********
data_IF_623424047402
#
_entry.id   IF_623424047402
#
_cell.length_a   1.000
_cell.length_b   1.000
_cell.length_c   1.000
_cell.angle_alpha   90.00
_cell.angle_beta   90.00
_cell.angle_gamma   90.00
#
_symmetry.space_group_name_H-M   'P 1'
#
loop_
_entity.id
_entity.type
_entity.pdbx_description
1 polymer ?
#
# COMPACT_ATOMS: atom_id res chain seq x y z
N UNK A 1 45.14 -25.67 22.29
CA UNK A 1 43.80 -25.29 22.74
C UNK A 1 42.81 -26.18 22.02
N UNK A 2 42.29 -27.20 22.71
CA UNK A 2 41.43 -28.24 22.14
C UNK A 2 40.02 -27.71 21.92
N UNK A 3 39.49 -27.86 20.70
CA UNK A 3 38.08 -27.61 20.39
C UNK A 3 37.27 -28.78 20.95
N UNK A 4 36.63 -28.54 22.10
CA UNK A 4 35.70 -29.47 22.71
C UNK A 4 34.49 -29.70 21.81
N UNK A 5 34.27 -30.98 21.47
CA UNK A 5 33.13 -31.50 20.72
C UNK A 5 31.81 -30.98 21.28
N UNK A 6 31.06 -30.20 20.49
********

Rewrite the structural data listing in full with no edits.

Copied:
data_IF_623424047402
#
_entry.id   IF_623424047402
#
_cell.length_a   1.000
_cell.length_b   1.000
_cell.length_c   1.000
_cell.angle_alpha   90.00
_cell.angle_beta   90.00
_cell.angle_gamma   90.00
#
_symmetry.space_group_name_H-M   'P 1'
#
loop_
_entity.id
_entity.type
_entity.pdbx_description
1 polymer ?
#
# COMPACT_ATOMS: atom_id res chain seq x y z
N UNK A 1 45.14 -25.67 22.29
CA UNK A 1 43.80 -25.29 22.74
C UNK A 1 42.81 -26.18 22.02
N UNK A 2 42.29 -27.20 22.71
CA UNK A 2 41.43 -28.24 22.14
C UNK A 2 40.02 -27.71 21.92
N UNK A 3 39.49 -27.86 20.70
CA UNK A 3 38.08 -27.61 20.39
C UNK A 3 37.27 -28.78 20.95
N UNK A 4 36.63 -28.54 22.10
CA UNK A 4 35.70 -29.47 22.71
C UNK A 4 34.49 -29.70 21.81
N UNK A 5 34.27 -30.98 21.47
CA UNK A 5 33.13 -31.50 20.72
C UNK A 5 31.81 -30.98 21.28
N UNK A 6 31.06 -30.20 20.49